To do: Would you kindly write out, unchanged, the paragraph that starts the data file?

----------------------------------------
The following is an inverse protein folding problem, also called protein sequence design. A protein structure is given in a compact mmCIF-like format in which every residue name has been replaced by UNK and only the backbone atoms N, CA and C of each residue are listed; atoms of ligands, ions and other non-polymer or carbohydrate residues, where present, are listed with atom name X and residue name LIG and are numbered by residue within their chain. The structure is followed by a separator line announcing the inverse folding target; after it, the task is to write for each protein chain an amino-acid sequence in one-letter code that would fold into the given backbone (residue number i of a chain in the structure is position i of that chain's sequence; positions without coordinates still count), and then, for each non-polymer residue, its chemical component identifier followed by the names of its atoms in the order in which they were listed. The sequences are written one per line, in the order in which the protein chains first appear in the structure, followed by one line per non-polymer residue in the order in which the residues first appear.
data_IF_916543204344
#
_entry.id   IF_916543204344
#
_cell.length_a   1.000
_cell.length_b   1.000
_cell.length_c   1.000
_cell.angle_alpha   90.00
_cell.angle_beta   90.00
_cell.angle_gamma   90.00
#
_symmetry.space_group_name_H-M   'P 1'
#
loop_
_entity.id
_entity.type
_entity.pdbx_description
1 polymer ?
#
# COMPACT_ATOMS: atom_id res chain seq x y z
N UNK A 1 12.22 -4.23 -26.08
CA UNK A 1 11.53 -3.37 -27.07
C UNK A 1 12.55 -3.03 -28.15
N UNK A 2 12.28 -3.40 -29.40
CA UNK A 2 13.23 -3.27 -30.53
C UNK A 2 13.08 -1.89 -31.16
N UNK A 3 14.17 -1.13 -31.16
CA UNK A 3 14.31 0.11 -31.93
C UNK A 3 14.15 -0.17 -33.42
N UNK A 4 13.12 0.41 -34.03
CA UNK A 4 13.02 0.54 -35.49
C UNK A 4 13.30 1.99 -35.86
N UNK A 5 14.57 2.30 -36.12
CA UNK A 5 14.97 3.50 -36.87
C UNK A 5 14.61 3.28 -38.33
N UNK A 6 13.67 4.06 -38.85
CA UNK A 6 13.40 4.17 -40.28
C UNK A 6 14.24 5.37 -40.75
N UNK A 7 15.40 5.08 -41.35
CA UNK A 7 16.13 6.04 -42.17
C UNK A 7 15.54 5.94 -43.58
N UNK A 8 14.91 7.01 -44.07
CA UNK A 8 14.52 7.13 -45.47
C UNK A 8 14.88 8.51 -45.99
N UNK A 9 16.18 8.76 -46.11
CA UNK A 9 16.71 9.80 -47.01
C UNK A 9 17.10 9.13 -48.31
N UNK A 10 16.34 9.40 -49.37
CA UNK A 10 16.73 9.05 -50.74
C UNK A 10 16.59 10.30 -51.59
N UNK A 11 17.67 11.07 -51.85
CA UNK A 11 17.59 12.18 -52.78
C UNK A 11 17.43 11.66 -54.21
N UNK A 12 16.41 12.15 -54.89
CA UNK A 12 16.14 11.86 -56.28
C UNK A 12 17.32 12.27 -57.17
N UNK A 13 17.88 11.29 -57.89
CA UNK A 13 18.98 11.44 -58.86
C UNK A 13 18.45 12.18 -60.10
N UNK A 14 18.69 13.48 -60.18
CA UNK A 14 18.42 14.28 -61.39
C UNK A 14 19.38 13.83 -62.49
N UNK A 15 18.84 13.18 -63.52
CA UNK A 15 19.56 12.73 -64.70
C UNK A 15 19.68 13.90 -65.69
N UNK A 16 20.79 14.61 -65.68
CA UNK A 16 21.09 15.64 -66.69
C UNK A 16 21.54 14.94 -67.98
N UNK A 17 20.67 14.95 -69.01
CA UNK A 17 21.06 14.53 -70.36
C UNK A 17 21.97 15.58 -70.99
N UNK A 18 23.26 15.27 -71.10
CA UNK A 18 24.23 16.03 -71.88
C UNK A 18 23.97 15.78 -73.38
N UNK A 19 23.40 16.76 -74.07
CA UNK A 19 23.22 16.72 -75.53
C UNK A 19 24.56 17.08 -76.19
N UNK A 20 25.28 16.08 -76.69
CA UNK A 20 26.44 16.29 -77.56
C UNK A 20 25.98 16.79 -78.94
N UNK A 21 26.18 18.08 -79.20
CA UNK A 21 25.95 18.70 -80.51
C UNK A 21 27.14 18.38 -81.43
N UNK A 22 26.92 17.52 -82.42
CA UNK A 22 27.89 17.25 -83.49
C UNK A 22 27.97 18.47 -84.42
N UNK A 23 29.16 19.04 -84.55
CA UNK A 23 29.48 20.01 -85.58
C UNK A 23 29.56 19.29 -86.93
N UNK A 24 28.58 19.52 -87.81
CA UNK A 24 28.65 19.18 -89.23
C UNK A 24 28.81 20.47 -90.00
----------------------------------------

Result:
The following is an inverse protein folding problem, also called protein sequence design. A protein structure is given in a compact mmCIF-like format in which every residue name has been replaced by UNK and only the backbone atoms N, CA and C of each residue are listed; atoms of ligands, ions and other non-polymer or carbohydrate residues, where present, are listed with atom name X and residue name LIG and are numbered by residue within their chain. The structure is followed by a separator line announcing the inverse folding target; after it, the task is to write for each protein chain an amino-acid sequence in one-letter code that would fold into the given backbone (residue number i of a chain in the structure is position i of that chain's sequence; positions without coordinates still count), and then, for each non-polymer residue, its chemical component identifier followed by the names of its atoms in the order in which they were listed. The sequences are written one per line, in the order in which the protein chains first appear in the structure, followed by one line per non-polymer residue in the order in which the residues first appear.